Jazz Springs Eternal Edition: Yelena Eckemoff, Scot Ray Quartet, Jim Black Trio, Jeremy Cunningham & Lakecia Benjamin
Yelena Eckemoff: Nocturnal Animals
I feel like good jazz music somehow is capturing my mood during these self-isolated times. Something about an ensemble working together at close sonic range, maybe. Check these great new jazz releases and let me know what you think. First up is Russian pianist Yelena Eckemoff, who put together a stellar band for her latest in a string of must-hear releases. Nocturnal Animals is a tribute to just that: creatures of the night, each track taking a different beast-after-dark and capturing some part of its essence. I think many of us have become a bit nocturnal these days, so this might just fit you just right.
Scot Ray Quartet: Scot Ray Quartet
Next up is the self-titled debut from the Scot Ray Quartet. This is a super-interesting group featuring Ray on lap steel guitar, Bill Barrett on chromatic harmonica, Steuart Liebig on bass and Alex Cline on drums. The mix of lap steel and chromatic harmonica creates an incredibly unique sound palette. Of course, that only gets you so far, but the music takes full advantage of the possibilities, compositions that are both eerie and hopeful, sometimes light and lovely, others with just enough edge. Check it out, I think you’ll dig!
Jim Black Trio: Reckon
One of my favorite too-under-the-radar drummers is Jim Black, he’s the kind of player that draws you in to his playing no matter what the band or setting, as a sideman or leading the charge. Over the winter he released another Jim Black Trio record featuring Elias Stemeseder on piano and Thomas Morgan on bass. The album is called Reckon and, unsurprisingly, it’s another gem, a standout in the piano trio genre. The music phases in and out from a more “standard” piano trio sound to more exciting and exploratory passages. Likewise, Black seems to drift easily from the background to the forefront, an impressive feat for a drummer. The trio is in fine form, one of the best jazz releases of the first quarter of the year. Enjoy!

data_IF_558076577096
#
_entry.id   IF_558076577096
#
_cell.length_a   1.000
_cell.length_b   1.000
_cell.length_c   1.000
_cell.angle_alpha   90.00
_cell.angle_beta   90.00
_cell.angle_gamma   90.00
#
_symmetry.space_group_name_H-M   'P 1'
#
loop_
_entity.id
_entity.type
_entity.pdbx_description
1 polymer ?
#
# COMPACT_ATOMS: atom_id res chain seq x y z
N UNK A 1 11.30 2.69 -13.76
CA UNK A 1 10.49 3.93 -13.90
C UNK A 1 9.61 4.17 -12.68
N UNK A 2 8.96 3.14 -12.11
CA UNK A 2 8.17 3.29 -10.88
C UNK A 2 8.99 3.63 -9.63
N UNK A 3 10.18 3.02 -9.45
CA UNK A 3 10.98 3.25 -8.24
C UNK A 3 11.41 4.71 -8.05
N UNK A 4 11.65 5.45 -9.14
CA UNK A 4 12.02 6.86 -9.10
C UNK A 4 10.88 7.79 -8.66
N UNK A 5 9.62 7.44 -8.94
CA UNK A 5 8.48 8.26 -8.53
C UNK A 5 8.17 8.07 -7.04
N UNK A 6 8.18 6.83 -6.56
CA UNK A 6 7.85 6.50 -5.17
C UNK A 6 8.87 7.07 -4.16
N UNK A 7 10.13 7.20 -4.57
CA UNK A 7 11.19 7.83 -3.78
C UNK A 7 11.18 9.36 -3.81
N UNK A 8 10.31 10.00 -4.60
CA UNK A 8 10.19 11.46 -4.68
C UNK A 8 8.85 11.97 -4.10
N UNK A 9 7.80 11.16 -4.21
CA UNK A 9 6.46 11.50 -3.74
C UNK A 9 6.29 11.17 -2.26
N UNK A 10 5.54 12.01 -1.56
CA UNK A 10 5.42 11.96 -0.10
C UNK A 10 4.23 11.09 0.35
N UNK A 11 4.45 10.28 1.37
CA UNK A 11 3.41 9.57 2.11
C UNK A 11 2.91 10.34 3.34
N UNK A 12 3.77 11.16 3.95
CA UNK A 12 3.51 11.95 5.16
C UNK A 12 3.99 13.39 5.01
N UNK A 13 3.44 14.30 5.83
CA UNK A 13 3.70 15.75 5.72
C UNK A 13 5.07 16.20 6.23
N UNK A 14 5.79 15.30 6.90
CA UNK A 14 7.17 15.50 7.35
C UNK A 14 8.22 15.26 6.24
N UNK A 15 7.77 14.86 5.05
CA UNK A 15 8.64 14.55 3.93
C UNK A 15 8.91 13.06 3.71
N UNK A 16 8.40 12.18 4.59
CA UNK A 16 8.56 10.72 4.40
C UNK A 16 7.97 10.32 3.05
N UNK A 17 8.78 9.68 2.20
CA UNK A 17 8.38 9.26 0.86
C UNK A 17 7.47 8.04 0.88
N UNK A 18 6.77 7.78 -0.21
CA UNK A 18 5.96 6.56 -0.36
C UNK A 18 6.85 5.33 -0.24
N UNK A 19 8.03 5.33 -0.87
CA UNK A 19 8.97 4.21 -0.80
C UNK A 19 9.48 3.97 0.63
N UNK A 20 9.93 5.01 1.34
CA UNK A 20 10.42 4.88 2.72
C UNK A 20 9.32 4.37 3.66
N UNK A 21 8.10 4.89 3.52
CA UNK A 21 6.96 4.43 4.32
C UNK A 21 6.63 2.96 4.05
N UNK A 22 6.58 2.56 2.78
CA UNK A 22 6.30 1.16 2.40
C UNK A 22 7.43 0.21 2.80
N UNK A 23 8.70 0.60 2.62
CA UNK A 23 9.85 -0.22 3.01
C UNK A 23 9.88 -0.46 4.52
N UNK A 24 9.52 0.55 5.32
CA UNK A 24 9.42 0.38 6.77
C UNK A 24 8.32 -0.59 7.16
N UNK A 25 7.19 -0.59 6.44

Jeremy Cunningham: The Weather Up There
Speaking of best-of-year jazz records put out by drummers, you must, must check out The Weather Up There from Chicago drummer Jeremy Cunningham. This one is a tour de force, a record that wraps its arms around the important stuff – you know, life and death, family and friends – and embraces it all with a honest-to-goodness piece of art. The music was written in response to the loss of his brother, killed in a home invasion, and you can feel all the emotions bubbling up throughout. He’s helped by his friends, a who’s-who from the Chicago jazz scene, to create a document of hurt and love. This is a special one and the music, transcending genre, is fantastic.
Lakecia Benjamin: Pursuance: The Coltranes
So much great jazz music and “jazz” music as well. I’ll wrap it up with one more, but may have to drop another set on you in the near future (maybe next week?). For now, I’ll leave you with Lakecia Benjamin, a keep-your-eye-out young saxophone player from New York City. Benjamin is a speeding bullet of energy and brings that spirit to one of the all-time greats. Her newest is Pursuance and it’s a bit of a career retrospective and loving tribute to John Coltrane. With her own band and a mighty fine guestlist, Benjamin does the Coltrane catalog her way, looking back, looking forward, looking within. It’s a winner and a must for any Coltrane fan, big or small. A love supreme, indeed. Until next time!